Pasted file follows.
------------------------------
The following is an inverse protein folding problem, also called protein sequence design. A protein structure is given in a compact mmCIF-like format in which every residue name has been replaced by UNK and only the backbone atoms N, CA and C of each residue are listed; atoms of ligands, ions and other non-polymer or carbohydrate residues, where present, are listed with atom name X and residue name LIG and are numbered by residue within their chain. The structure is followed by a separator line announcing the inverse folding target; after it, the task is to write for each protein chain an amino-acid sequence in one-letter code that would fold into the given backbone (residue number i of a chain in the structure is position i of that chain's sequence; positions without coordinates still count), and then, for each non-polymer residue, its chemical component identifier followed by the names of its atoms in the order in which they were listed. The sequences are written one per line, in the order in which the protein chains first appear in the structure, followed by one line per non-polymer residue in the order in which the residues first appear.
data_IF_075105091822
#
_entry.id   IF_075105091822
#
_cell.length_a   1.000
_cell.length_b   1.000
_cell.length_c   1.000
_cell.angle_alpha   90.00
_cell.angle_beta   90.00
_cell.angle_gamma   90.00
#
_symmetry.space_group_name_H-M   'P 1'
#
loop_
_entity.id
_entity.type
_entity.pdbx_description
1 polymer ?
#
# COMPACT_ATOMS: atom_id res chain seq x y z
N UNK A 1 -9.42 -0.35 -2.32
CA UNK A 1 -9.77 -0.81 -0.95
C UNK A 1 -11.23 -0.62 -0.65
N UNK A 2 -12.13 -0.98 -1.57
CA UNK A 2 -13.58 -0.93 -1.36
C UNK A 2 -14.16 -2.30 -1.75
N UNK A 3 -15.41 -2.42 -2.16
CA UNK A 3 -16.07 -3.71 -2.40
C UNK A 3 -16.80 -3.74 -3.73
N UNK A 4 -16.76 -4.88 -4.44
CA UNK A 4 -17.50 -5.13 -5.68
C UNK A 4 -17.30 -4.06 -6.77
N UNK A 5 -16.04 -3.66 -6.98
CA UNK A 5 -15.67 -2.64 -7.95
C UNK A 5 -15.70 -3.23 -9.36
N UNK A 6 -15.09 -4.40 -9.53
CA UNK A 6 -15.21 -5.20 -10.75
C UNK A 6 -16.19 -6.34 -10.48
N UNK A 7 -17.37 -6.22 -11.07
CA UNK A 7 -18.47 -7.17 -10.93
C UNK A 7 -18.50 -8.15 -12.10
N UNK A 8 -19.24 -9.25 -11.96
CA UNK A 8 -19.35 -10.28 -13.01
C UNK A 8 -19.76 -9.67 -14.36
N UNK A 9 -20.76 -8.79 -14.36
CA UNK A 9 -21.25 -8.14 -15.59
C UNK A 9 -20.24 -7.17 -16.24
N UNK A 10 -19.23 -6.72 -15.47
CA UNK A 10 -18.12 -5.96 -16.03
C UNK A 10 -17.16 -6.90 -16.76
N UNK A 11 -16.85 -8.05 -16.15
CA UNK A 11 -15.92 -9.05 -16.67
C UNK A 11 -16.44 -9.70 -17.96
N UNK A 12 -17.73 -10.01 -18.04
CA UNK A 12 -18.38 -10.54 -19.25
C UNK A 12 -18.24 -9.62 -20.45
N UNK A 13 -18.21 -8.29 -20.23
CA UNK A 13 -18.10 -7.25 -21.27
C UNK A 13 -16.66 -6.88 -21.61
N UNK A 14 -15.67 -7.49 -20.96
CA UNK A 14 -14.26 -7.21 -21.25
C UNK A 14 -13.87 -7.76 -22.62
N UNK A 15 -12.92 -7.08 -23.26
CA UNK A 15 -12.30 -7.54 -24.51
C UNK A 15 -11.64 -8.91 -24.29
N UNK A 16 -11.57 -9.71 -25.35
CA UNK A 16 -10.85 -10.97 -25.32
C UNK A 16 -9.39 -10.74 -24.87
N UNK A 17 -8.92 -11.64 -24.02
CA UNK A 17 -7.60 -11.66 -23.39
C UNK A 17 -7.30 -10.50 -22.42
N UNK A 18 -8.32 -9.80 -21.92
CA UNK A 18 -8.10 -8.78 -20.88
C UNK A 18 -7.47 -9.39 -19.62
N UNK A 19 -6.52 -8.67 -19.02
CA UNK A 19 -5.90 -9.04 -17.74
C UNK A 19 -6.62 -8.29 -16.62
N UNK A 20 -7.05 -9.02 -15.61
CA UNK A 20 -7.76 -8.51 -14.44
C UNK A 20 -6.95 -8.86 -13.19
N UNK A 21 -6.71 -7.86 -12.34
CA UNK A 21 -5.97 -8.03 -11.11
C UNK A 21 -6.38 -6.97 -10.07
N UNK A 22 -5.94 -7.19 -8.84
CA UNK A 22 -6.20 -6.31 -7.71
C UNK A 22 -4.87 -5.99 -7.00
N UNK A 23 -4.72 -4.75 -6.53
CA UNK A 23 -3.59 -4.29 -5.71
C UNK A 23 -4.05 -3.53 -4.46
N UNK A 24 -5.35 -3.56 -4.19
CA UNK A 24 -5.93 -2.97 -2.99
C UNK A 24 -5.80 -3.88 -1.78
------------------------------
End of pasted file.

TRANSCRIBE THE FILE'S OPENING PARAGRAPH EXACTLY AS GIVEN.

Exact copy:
The following is an inverse protein folding problem, also called protein sequence design. A protein structure is given in a compact mmCIF-like format in which every residue name has been replaced by UNK and only the backbone atoms N, CA and C of each residue are listed; atoms of ligands, ions and other non-polymer or carbohydrate residues, where present, are listed with atom name X and residue name LIG and are numbered by residue within their chain. The structure is followed by a separator line announcing the inverse folding target; after it, the task is to write for each protein chain an amino-acid sequence in one-letter code that would fold into the given backbone (residue number i of a chain in the structure is position i of that chain's sequence; positions without coordinates still count), and then, for each non-polymer residue, its chemical component identifier followed by the names of its atoms in the order in which they were listed. The sequences are written one per line, in the order in which the protein chains first appear in the structure, followed by one line per non-polymer residue in the order in which the residues first appear.